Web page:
Friday, July 17, 2009

Deep Thoughts

Just as love is mysterious and sometimes nonsensical, so were romance comic features on occasion...


Though it may not really have a coherent story line, I really dig the art! I wish I knew who drew this brief feature from Young Romance #198 (March/April 1974)! Little one page illustrated poems such as this seem to pervade the 100-Page Super Spectacular romance books that cropped up just towards the end of the reign of romance comics. There are just so many to share! Until next time...

Have a great Friday night! I have some good Marvel romance stories in store for Sunday!

6 comments:

  1. I don't know for sure, but that ink line looks a lot like the one employed by Bernard Baily, Golden Age great who was most famous for drawing the Spectre in More Fun Comics for many years- and who was doing the odd story (including a Frankenstein backup story in The Phantom Stranger) for DC at about the same time as this appeared.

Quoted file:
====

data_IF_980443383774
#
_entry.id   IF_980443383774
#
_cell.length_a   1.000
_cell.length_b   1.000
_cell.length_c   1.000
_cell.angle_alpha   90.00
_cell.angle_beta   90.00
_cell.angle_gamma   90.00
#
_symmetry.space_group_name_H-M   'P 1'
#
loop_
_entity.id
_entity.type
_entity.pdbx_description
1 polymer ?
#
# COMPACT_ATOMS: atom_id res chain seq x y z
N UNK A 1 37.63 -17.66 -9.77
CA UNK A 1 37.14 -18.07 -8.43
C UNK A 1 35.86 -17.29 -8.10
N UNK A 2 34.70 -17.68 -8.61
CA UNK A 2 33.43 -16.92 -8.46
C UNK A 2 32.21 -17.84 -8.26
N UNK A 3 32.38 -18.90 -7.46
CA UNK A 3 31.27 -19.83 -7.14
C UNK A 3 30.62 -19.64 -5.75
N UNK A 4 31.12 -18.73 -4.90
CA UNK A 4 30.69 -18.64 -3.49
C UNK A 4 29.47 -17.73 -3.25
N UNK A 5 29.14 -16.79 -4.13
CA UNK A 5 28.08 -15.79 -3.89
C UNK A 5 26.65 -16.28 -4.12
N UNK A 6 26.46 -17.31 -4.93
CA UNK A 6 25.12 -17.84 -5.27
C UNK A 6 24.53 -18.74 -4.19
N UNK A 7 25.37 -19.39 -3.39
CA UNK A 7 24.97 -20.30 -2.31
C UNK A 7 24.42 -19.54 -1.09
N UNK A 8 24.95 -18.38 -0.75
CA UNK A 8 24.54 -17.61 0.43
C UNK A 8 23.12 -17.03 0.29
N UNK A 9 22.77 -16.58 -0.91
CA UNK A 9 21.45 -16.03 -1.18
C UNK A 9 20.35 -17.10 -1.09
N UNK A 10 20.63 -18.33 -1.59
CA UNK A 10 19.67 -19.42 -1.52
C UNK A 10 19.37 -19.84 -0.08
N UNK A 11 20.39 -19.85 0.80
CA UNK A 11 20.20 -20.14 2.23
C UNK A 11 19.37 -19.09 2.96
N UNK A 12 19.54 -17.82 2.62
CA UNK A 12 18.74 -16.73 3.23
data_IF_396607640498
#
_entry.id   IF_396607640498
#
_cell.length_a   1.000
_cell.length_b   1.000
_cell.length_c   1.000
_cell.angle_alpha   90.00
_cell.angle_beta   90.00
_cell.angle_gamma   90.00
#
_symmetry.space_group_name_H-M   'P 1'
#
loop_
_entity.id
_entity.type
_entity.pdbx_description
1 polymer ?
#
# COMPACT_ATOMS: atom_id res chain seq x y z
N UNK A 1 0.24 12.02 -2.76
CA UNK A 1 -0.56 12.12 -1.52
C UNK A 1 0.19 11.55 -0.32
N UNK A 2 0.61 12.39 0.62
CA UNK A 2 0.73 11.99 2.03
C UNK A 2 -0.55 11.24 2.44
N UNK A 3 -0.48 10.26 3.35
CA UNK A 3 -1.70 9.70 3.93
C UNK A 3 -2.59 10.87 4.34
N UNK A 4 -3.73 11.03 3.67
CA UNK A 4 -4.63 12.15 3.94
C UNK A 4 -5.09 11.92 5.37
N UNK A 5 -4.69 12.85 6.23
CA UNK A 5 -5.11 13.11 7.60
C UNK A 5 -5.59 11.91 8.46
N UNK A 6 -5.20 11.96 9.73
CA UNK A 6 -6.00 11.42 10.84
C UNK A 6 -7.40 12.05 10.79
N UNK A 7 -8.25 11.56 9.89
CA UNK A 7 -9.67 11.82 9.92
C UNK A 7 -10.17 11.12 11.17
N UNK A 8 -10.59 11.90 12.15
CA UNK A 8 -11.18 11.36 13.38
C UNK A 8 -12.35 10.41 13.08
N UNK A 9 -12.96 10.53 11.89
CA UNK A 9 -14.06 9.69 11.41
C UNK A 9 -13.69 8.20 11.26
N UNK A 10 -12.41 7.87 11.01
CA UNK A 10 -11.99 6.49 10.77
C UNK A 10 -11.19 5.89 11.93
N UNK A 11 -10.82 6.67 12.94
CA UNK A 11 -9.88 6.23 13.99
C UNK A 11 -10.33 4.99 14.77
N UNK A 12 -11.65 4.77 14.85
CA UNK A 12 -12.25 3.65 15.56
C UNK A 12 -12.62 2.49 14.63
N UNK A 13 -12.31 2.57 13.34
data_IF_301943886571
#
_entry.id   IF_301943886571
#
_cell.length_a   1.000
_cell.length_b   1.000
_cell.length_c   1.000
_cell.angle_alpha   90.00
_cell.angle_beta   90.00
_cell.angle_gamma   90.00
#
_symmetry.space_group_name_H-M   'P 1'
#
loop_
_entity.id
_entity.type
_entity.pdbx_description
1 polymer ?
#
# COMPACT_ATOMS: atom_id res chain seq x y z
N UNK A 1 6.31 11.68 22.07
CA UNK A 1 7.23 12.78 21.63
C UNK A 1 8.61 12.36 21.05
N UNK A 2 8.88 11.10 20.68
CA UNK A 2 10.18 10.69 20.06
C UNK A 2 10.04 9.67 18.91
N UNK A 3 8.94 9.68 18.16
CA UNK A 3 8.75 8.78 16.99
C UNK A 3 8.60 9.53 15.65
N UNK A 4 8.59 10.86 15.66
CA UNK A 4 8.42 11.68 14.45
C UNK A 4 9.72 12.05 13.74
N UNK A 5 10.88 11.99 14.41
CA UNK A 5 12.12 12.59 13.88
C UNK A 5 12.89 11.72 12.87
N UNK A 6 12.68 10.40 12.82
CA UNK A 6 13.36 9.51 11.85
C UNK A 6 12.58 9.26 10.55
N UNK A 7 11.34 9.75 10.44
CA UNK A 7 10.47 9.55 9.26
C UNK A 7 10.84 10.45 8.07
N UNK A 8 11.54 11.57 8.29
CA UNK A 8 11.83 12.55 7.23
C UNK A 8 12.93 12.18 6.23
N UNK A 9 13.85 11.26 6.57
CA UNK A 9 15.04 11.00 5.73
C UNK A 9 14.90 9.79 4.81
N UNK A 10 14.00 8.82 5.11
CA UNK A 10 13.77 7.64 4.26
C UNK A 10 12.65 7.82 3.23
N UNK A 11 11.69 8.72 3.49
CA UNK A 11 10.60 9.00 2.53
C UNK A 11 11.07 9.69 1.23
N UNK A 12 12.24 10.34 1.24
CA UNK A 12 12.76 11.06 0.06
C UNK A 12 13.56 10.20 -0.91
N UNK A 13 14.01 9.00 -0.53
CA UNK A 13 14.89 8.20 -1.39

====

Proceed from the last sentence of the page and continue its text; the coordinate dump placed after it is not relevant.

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  2. Hey Johnny B! I think he was doing that "Spawn of Frankenstein" story right? I am going to have to take a closer look at that sometime. Whoever the artist is that did this page did a lot of romance stories in the mid-seventies, especially in the 100 pagers. Baily did do early romance in the fifties, so it is quite possible this is him!

    I am going to be sure to add your blog to my blogroll! :)

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  3. Hey, thanks for the add!

    Baily did the last three chapters of Spawn of Frankenstein, in issues 27-29 of Phantom Stranger. Mike Kaluta originally drew it...

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  4. I love Baily too, but this one pager's drawn by the recently-departed Craig Flessel (1912-2008), who mostly worked, in the 70s, with Jack Kirby's old partner Joe Simon on fun creations such as Prez, Champion Sports, Green Team and The Outsiders, mostly as Jerry Grandenetti's inker. Well, that and a bit of DC romance, including the classic "That Strange Girl".

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  5. You'll get no argument from me; it does look like Flessel, whom I know more from his inks on Grandenetti than anything else...

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  6. Richard! Thanks for the insight! That sure is Flessel! :)

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